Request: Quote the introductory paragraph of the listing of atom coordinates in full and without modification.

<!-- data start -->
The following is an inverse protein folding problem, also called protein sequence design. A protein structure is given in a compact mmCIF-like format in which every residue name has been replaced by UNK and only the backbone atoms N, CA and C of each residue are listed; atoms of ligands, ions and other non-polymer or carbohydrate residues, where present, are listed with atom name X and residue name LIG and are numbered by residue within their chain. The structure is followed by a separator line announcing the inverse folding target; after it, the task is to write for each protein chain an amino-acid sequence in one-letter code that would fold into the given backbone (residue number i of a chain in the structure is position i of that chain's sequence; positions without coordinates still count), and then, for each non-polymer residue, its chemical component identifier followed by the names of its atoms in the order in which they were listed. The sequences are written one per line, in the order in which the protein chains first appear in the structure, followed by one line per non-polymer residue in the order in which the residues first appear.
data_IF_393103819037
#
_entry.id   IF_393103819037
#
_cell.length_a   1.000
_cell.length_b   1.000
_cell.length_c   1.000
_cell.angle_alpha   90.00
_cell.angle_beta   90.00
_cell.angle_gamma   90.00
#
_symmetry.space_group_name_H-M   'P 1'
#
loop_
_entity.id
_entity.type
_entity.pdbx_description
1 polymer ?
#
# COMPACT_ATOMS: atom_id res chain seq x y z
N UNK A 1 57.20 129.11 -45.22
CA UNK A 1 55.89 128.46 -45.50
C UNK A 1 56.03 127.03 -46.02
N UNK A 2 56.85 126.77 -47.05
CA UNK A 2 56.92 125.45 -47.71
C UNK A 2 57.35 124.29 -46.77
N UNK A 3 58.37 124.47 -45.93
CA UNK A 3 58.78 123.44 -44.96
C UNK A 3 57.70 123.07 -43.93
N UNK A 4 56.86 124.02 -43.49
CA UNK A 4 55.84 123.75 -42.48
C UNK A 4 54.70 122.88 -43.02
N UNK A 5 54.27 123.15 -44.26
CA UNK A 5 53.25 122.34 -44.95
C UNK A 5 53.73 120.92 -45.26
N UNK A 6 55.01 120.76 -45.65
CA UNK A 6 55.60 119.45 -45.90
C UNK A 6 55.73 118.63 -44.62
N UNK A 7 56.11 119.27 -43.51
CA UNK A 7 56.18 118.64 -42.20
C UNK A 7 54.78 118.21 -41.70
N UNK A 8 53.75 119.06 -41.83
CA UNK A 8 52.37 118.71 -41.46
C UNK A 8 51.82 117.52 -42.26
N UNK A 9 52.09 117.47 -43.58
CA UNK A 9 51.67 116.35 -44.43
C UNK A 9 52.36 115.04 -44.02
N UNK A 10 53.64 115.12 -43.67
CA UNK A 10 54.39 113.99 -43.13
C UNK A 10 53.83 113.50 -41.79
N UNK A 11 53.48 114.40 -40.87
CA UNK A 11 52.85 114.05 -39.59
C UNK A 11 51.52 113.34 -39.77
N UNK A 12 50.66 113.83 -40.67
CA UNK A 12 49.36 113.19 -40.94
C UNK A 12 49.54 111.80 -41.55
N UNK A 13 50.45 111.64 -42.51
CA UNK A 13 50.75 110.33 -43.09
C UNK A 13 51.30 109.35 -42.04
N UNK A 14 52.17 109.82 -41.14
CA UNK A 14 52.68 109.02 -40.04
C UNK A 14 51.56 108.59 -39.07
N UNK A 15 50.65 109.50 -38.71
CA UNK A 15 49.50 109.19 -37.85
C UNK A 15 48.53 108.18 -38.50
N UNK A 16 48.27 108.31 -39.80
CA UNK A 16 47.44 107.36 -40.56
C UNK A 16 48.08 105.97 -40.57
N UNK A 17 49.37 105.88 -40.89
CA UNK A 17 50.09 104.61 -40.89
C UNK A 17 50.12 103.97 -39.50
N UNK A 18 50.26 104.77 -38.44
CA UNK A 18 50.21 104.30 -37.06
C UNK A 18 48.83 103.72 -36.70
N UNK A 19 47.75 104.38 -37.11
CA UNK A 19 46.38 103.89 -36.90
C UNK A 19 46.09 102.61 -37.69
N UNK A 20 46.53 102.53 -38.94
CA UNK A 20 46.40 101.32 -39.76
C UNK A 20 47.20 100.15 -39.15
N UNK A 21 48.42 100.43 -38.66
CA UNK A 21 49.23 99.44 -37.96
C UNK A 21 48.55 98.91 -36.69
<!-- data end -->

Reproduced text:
The following is an inverse protein folding problem, also called protein sequence design. A protein structure is given in a compact mmCIF-like format in which every residue name has been replaced by UNK and only the backbone atoms N, CA and C of each residue are listed; atoms of ligands, ions and other non-polymer or carbohydrate residues, where present, are listed with atom name X and residue name LIG and are numbered by residue within their chain. The structure is followed by a separator line announcing the inverse folding target; after it, the task is to write for each protein chain an amino-acid sequence in one-letter code that would fold into the given backbone (residue number i of a chain in the structure is position i of that chain's sequence; positions without coordinates still count), and then, for each non-polymer residue, its chemical component identifier followed by the names of its atoms in the order in which they were listed. The sequences are written one per line, in the order in which the protein chains first appear in the structure, followed by one line per non-polymer residue in the order in which the residues first appear.